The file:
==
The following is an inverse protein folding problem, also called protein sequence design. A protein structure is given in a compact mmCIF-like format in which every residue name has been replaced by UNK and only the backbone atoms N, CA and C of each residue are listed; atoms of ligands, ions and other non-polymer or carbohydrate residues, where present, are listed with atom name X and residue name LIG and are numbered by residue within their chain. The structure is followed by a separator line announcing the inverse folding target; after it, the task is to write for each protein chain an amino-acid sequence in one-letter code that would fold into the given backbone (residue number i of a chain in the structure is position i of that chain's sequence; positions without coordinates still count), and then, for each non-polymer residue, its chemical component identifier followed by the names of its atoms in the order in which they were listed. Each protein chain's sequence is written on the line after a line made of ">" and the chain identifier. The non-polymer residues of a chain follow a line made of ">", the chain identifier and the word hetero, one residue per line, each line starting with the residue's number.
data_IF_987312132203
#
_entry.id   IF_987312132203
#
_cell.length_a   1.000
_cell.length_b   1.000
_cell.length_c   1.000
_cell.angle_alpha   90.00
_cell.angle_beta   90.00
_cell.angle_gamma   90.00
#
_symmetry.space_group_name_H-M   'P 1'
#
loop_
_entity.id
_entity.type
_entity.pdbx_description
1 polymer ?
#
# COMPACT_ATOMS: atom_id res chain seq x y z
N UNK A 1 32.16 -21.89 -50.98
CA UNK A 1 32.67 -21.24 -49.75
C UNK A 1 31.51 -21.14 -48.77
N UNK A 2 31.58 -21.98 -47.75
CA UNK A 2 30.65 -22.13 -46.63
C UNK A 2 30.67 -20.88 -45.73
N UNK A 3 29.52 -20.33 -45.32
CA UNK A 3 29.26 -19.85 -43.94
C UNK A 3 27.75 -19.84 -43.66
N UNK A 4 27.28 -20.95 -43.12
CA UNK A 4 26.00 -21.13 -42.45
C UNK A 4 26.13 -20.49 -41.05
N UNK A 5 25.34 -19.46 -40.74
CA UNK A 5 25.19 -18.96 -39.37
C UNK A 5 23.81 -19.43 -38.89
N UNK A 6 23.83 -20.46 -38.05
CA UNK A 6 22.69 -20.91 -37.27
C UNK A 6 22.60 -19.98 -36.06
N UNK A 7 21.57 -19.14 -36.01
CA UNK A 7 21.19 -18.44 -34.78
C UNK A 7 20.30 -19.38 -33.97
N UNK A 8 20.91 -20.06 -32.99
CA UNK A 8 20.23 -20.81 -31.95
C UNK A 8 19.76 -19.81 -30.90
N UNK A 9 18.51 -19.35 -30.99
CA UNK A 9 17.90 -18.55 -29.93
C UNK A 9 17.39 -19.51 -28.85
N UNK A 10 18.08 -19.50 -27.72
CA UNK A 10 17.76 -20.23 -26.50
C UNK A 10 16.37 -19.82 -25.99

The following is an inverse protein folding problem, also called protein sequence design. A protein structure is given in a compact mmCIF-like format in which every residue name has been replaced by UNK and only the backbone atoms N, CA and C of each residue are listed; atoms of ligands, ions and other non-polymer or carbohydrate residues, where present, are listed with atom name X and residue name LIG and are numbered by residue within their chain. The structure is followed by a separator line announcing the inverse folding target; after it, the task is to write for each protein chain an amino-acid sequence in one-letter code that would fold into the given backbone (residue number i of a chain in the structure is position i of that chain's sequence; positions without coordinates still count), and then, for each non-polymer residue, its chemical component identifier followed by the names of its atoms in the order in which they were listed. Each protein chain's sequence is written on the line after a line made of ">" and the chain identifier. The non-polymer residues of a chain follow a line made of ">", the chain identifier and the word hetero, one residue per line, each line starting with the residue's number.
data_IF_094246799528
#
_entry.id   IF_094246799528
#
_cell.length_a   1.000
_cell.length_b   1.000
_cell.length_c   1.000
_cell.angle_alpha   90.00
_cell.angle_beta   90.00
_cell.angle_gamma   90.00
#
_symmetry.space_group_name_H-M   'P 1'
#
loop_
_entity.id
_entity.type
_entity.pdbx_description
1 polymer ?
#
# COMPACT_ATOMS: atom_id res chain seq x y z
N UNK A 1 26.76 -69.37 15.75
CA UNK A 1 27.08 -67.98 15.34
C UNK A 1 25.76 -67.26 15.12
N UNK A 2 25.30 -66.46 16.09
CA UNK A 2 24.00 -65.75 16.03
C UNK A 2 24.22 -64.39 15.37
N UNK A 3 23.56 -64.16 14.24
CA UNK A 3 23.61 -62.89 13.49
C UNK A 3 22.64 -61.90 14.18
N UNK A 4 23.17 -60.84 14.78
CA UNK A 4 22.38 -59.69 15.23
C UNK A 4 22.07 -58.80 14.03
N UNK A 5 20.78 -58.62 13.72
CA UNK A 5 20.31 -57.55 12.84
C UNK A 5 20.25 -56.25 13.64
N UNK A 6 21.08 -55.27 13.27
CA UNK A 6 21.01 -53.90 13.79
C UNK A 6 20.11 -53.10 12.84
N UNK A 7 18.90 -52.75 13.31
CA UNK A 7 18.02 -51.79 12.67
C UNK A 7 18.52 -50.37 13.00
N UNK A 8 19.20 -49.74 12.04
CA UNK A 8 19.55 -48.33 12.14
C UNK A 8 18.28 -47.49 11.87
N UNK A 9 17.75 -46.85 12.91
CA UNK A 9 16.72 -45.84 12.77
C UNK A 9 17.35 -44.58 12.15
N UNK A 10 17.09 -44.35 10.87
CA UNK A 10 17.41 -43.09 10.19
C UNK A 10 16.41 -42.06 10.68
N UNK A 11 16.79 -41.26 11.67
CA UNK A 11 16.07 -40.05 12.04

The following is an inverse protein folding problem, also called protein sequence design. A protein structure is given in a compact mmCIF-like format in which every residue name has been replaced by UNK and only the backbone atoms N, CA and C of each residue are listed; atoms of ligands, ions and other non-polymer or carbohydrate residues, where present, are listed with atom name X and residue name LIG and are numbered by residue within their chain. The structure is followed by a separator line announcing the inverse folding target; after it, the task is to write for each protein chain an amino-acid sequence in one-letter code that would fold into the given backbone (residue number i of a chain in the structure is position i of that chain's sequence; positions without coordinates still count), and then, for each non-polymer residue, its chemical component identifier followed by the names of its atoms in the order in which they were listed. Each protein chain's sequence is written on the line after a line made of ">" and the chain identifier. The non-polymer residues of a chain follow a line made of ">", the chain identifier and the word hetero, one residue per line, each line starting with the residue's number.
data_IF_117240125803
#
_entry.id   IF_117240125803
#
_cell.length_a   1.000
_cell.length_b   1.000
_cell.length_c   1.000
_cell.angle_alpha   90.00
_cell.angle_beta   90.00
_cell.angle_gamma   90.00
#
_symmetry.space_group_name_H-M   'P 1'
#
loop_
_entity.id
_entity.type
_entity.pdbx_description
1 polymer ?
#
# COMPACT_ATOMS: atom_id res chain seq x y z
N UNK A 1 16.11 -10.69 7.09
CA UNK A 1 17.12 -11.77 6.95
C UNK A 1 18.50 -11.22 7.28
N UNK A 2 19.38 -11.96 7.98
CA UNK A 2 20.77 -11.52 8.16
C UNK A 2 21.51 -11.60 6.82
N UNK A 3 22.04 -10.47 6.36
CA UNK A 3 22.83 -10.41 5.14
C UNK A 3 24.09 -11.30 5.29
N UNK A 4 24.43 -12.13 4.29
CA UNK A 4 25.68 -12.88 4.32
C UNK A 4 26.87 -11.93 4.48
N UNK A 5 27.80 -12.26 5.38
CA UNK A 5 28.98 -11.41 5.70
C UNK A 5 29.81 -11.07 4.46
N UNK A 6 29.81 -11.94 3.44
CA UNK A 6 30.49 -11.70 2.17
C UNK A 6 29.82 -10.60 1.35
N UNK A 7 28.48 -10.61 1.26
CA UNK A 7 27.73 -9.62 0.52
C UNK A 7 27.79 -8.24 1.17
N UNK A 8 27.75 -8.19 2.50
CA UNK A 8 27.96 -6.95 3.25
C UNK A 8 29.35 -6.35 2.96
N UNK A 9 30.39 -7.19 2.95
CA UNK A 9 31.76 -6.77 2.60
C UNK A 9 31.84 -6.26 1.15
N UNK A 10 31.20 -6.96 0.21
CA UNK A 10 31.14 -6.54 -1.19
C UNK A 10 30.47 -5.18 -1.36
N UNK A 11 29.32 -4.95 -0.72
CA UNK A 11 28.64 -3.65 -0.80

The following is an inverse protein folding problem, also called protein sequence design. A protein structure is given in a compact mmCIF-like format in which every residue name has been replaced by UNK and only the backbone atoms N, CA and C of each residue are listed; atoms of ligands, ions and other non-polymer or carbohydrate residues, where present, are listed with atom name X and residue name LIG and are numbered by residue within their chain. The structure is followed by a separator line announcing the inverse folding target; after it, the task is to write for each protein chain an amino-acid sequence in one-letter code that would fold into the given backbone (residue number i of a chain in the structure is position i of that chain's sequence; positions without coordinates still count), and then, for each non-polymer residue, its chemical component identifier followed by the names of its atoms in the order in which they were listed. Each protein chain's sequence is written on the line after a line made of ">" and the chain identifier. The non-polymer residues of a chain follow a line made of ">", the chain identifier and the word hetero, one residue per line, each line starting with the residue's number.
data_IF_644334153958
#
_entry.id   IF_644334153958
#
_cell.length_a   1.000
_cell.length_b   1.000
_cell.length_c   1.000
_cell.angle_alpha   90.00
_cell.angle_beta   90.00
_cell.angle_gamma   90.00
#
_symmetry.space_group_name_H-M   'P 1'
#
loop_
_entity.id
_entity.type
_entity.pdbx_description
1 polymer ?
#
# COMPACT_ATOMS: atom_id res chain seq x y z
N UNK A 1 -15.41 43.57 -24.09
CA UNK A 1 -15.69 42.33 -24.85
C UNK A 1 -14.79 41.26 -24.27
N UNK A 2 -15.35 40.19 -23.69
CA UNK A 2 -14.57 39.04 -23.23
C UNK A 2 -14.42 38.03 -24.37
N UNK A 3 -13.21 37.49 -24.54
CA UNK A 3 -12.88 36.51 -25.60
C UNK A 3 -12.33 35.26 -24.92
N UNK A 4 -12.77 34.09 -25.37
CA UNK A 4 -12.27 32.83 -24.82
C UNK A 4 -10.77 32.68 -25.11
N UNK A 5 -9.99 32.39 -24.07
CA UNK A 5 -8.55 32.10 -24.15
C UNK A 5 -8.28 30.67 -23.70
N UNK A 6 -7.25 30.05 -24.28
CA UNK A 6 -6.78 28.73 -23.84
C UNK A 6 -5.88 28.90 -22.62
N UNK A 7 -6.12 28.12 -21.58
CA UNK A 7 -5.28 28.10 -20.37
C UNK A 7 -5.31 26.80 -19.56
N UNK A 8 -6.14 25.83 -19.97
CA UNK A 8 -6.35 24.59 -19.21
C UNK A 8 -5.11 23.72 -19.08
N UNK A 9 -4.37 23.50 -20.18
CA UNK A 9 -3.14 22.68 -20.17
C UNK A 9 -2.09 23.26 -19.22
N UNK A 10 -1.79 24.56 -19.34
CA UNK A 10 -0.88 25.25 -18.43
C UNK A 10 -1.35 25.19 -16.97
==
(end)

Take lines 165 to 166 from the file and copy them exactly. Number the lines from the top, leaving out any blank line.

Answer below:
_cell.length_c   1.000
_cell.angle_alpha   90.00